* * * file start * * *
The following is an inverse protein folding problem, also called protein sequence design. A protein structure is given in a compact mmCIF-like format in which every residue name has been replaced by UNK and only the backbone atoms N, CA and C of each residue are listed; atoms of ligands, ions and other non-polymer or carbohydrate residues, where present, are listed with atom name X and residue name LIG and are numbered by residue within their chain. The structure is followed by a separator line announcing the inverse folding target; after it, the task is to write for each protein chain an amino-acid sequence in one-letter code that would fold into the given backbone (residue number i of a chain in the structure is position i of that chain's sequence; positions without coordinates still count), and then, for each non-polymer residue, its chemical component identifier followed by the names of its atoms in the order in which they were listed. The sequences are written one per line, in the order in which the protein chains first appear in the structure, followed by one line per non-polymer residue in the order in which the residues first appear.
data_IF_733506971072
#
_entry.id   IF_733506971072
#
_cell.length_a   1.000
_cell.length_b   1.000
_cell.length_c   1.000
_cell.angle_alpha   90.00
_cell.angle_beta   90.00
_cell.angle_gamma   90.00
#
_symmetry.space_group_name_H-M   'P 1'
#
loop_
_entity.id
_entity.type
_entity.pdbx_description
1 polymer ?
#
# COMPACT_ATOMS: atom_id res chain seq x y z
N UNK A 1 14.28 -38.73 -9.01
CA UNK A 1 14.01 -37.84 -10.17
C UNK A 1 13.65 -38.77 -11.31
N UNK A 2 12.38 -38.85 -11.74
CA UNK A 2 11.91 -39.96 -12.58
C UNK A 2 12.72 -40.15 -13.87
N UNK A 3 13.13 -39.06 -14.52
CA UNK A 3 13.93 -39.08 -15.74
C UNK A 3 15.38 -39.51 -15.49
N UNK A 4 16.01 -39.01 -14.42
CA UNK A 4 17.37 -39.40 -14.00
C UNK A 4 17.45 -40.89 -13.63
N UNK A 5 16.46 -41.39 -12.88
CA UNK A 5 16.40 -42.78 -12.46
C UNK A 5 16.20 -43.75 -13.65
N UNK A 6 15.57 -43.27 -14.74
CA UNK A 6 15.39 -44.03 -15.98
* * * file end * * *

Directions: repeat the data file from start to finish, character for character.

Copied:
The following is an inverse protein folding problem, also called protein sequence design. A protein structure is given in a compact mmCIF-like format in which every residue name has been replaced by UNK and only the backbone atoms N, CA and C of each residue are listed; atoms of ligands, ions and other non-polymer or carbohydrate residues, where present, are listed with atom name X and residue name LIG and are numbered by residue within their chain. The structure is followed by a separator line announcing the inverse folding target; after it, the task is to write for each protein chain an amino-acid sequence in one-letter code that would fold into the given backbone (residue number i of a chain in the structure is position i of that chain's sequence; positions without coordinates still count), and then, for each non-polymer residue, its chemical component identifier followed by the names of its atoms in the order in which they were listed. The sequences are written one per line, in the order in which the protein chains first appear in the structure, followed by one line per non-polymer residue in the order in which the residues first appear.
data_IF_733506971072
#
_entry.id   IF_733506971072
#
_cell.length_a   1.000
_cell.length_b   1.000
_cell.length_c   1.000
_cell.angle_alpha   90.00
_cell.angle_beta   90.00
_cell.angle_gamma   90.00
#
_symmetry.space_group_name_H-M   'P 1'
#
loop_
_entity.id
_entity.type
_entity.pdbx_description
1 polymer ?
#
# COMPACT_ATOMS: atom_id res chain seq x y z
N UNK A 1 14.28 -38.73 -9.01
CA UNK A 1 14.01 -37.84 -10.17
C UNK A 1 13.65 -38.77 -11.31
N UNK A 2 12.38 -38.85 -11.74
CA UNK A 2 11.91 -39.96 -12.58
C UNK A 2 12.72 -40.15 -13.87
N UNK A 3 13.13 -39.06 -14.52
CA UNK A 3 13.93 -39.08 -15.74
C UNK A 3 15.38 -39.51 -15.49
N UNK A 4 16.01 -39.01 -14.42
CA UNK A 4 17.37 -39.40 -14.00
C UNK A 4 17.45 -40.89 -13.63
N UNK A 5 16.46 -41.39 -12.88
CA UNK A 5 16.40 -42.78 -12.46
C UNK A 5 16.20 -43.75 -13.65
N UNK A 6 15.57 -43.27 -14.74
CA UNK A 6 15.39 -44.03 -15.98